The Ramifications of Churchill, by Lord Watson of Richmond

The Ramifications of Churchill – I have written a number of books over the years but never has one excited me as much as the one I have recently completed.

It will be published around the world by Bloomsbury in September.

Entitled Churchill’s Legacy: Two Speeches to Save the World, it tells how in 1946, months after being thrown out of office by the British voters, he electrified the world via two speeches which revealed the threat to freedom everywhere posed by Stalin, and what to do about it.

The first speech he gave in Fulton, Missouri with President Truman sitting beside him. The second he gave six months later in Zurich.

The commotion they both caused lifted his spirits. After losing the 1945 election, or as he put it to King George VI, “having received the order of the boot by the British People”, he confided to his doctor, Lord Moran, that it would have been better if he was dead. His intense depression, his “black dog”, as the condition was known, threatened to strangle him.

After these two speeches, he was back with a vengeance.

The Lion had recovered its roar.

Churchill’s personal resilience and his power of political vision were inexorably intertwined.

Together these two strengths fused into an explosion of persuasive power that changed the world.

What he achieved in 1946 has not been sufficiently recognized. It matters to do so now because we also live at a time of great peril. The vision and wisdom of Churchill is sorely needed.

It is hard to recall the despair and danger that dominated the international scene at the end of the war. True, Hitler had been beaten. True, Japan had surrendered. But chaos had ensued. The Soviet Union had 300 divisions of the Red army facing a divided and isolated Berlin. The Americans were going home. Britain was bust. Lend Lease had stopped. The French economy was bankrupt with a Communist takeover all too probable. Italy was pandemonium and Spain a Fascist autocracy. Could the USA be persuaded to defend Europe? Could they also be persuaded to restore its economy?

It was these two questions that Churchill sought to answer. At that moment in 1946, no one else could.

He started with defence. Sitting gloomily at his country house, Chartwell, a letter was put before him. It was an invitation from an obscure college in Missouri, inviting him to receive an honorary degree and make a speech. It had a footnote in President Truman’s hand, recommending this college in his home state and promising to travel with him and introduce him. Churchill was galvanized and motivated. The Americans would listen to him and so would the President.

The counterpoise to Churchill’s depression was his optimism. “We are all worms”, he opined “but I am a glow worm”. He accepted the invitation and went to Fulton with the President. Showing Truman the text of his speech on the train ride down to Fulton, his verdict was that it would kick up ‘one hell of a shindig’. He would later deny that he had seen the text in advance. Later, he wrote personally to Churchill to tell him that each day his prophecies were born out of events. Churchill’s image was stark. An iron curtain was falling upon Europe, behind it, Stalinist dictatorship was expunging all hope of democracy and… Stalin wanted more. America had the power and the atomic bomb to make him pause. Britain and the USA had to stand together.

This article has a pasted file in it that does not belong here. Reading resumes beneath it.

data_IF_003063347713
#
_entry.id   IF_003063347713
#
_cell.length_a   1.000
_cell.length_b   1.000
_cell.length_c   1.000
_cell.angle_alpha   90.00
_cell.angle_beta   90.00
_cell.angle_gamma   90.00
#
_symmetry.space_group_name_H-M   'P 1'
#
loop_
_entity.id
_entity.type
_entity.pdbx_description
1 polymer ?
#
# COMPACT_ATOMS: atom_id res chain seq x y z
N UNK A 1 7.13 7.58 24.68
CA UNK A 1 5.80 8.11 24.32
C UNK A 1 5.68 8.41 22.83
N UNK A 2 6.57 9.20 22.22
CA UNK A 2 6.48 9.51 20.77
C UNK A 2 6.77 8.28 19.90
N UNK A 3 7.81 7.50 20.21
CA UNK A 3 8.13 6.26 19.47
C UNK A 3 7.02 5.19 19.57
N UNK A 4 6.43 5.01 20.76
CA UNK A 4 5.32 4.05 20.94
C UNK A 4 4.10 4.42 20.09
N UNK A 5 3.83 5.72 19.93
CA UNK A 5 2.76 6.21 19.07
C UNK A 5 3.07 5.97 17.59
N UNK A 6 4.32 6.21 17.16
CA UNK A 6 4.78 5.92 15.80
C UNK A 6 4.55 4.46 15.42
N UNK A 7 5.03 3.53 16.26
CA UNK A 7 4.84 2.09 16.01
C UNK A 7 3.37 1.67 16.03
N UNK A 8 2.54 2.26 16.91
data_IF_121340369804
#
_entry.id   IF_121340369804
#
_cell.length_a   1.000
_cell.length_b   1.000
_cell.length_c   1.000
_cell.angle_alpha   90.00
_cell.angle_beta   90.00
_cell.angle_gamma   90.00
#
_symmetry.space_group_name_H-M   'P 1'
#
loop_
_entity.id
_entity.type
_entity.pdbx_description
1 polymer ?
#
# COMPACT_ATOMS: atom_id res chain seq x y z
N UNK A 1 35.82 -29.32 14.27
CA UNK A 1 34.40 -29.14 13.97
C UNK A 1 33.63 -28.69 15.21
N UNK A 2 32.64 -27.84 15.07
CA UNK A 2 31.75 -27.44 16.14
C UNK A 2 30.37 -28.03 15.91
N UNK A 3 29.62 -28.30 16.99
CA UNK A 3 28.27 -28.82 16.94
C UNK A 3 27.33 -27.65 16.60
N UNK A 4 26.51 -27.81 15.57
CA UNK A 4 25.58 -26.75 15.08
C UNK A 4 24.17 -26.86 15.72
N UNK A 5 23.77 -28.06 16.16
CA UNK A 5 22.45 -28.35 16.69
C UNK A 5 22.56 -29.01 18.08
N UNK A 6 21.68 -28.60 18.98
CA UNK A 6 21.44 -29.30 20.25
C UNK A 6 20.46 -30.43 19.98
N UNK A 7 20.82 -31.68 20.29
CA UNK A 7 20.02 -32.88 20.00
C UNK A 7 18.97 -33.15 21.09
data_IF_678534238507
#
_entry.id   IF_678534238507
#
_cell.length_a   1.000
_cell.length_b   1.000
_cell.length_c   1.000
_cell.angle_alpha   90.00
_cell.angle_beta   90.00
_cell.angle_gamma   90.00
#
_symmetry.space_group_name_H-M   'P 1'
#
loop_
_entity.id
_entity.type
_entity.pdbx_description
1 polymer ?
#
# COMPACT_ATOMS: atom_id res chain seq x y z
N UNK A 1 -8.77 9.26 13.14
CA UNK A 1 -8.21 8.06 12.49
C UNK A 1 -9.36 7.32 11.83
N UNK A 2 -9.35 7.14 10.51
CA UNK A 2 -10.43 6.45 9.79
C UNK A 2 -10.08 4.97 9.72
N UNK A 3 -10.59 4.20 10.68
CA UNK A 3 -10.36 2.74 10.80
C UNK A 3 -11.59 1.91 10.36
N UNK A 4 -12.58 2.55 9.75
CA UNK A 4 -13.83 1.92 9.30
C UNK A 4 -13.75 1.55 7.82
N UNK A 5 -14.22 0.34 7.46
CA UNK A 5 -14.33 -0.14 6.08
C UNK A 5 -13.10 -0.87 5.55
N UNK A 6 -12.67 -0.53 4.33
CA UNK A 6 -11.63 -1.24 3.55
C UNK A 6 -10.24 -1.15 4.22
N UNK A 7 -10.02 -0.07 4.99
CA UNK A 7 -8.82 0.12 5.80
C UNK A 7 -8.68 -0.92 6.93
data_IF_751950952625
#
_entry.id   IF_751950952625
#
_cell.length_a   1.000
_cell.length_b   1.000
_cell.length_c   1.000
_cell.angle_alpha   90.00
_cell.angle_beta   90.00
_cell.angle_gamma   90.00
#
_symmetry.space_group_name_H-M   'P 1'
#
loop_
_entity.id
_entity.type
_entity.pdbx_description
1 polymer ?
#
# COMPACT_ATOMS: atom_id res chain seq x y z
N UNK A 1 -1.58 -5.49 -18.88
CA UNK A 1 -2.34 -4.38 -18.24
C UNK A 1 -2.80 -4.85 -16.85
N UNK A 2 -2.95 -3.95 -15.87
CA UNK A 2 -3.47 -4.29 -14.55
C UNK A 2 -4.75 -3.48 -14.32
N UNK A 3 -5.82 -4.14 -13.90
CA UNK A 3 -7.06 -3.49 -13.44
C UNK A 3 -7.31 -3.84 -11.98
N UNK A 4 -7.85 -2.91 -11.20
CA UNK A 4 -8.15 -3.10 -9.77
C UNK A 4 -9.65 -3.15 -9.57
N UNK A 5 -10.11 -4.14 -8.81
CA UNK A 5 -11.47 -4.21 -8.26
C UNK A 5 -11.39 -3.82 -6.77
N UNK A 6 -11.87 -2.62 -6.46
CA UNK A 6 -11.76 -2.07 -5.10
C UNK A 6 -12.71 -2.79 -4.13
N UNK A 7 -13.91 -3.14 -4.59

Churchill succeeded in winning America’s commitment to defend Berlin and Western Europe. He had provided the answer to the first question with his first speech.

The second seemed beyond reply. The majority view in congress was that Europe wasn’t worth American treasure. Lend Lease to Britain and France had been stopped. Churchill’s pleading for a loan—at least for Britain—failed to stir the conscience or the generosity of Washington.

But, he was half American. By instinct as well as analysis, he knew what Europe had to do to win US aid. And in Zurich, in September 1946, he told them what was needed. He warned the audience that he would startle them all by calling for a “kind of United States of Europe”, led by a partnership between France and the hated, defeated Germany. deGaulle was as appalled as the Roosevelts had been by Churchill’s attack at Fulton on ‘good old Uncle Joe’. Churchill was shaking every shibboleth.

But his speech in Zurich changed minds. Jean Monnet persuaded deGaulle to change his policy on Germany abandoning his plans for occupation and endless reparations. This changed the US view. Europe was putting the past behind it. George C Marshall constructed his plan for Europe’s recovery acknowledging his debt to Churchill’s call for European Union. A new world including a new Europe was emerging from despair and destruction.

In his Zurich speech, Churchill used a powerful image. It was of an old man imprisoned for decades in a Spanish dungeon. He had no hope. Then on an impulse he pushed at the door he had always assumed to be locked. It opened.

Churchill opened a door in 1946—a door which let in both light and hope.

The convergence of his resilience and political vision released the courage and energy needed. Churchill had done it in 1940. Now he had done it again. We too are in a confinement of fear, suspicion and uncertainty. The answer is not to build walls or pull up drawbridges. It is to think afresh, to risk initiatives—to push open the doors we imagined closed!